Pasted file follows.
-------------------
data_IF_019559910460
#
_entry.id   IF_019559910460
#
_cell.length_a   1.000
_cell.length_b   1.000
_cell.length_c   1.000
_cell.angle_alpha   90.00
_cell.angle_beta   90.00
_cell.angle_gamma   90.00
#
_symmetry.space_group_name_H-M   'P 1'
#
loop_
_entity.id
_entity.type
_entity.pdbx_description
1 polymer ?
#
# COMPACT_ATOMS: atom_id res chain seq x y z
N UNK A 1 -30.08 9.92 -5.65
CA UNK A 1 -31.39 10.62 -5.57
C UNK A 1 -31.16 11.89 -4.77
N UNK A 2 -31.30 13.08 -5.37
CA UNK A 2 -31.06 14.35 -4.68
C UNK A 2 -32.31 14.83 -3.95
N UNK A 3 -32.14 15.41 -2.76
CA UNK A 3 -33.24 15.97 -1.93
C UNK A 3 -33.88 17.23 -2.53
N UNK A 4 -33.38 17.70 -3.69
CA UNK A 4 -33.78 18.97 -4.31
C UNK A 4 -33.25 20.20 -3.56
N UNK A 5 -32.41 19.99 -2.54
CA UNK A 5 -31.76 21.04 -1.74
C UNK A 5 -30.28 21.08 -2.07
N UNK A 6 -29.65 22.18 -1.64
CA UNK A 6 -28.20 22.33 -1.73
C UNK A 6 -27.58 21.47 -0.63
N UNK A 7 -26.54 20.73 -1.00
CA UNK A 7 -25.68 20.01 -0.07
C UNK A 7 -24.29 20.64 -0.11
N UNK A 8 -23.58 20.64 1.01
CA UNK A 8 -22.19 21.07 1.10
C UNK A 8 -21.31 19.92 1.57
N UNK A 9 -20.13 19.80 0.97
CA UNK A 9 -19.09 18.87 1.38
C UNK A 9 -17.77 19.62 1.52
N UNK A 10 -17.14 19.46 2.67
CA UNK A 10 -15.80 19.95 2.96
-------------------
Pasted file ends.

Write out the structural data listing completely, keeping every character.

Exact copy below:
data_IF_019559910460
#
_entry.id   IF_019559910460
#
_cell.length_a   1.000
_cell.length_b   1.000
_cell.length_c   1.000
_cell.angle_alpha   90.00
_cell.angle_beta   90.00
_cell.angle_gamma   90.00
#
_symmetry.space_group_name_H-M   'P 1'
#
loop_
_entity.id
_entity.type
_entity.pdbx_description
1 polymer ?
#
# COMPACT_ATOMS: atom_id res chain seq x y z
N UNK A 1 -30.08 9.92 -5.65
CA UNK A 1 -31.39 10.62 -5.57
C UNK A 1 -31.16 11.89 -4.77
N UNK A 2 -31.30 13.08 -5.37
CA UNK A 2 -31.06 14.35 -4.68
C UNK A 2 -32.31 14.83 -3.95
N UNK A 3 -32.14 15.41 -2.76
CA UNK A 3 -33.24 15.97 -1.93
C UNK A 3 -33.88 17.23 -2.53
N UNK A 4 -33.38 17.70 -3.69
CA UNK A 4 -33.78 18.97 -4.31
C UNK A 4 -33.25 20.20 -3.56
N UNK A 5 -32.41 19.99 -2.54
CA UNK A 5 -31.76 21.04 -1.74
C UNK A 5 -30.28 21.08 -2.07
N UNK A 6 -29.65 22.18 -1.64
CA UNK A 6 -28.20 22.33 -1.73
C UNK A 6 -27.58 21.47 -0.63
N UNK A 7 -26.54 20.73 -1.00
CA UNK A 7 -25.68 20.01 -0.07
C UNK A 7 -24.29 20.64 -0.11
N UNK A 8 -23.58 20.64 1.01
CA UNK A 8 -22.19 21.07 1.10
C UNK A 8 -21.31 19.92 1.57
N UNK A 9 -20.13 19.80 0.97
CA UNK A 9 -19.09 18.87 1.38
C UNK A 9 -17.77 19.62 1.52
N UNK A 10 -17.14 19.46 2.67
CA UNK A 10 -15.80 19.95 2.96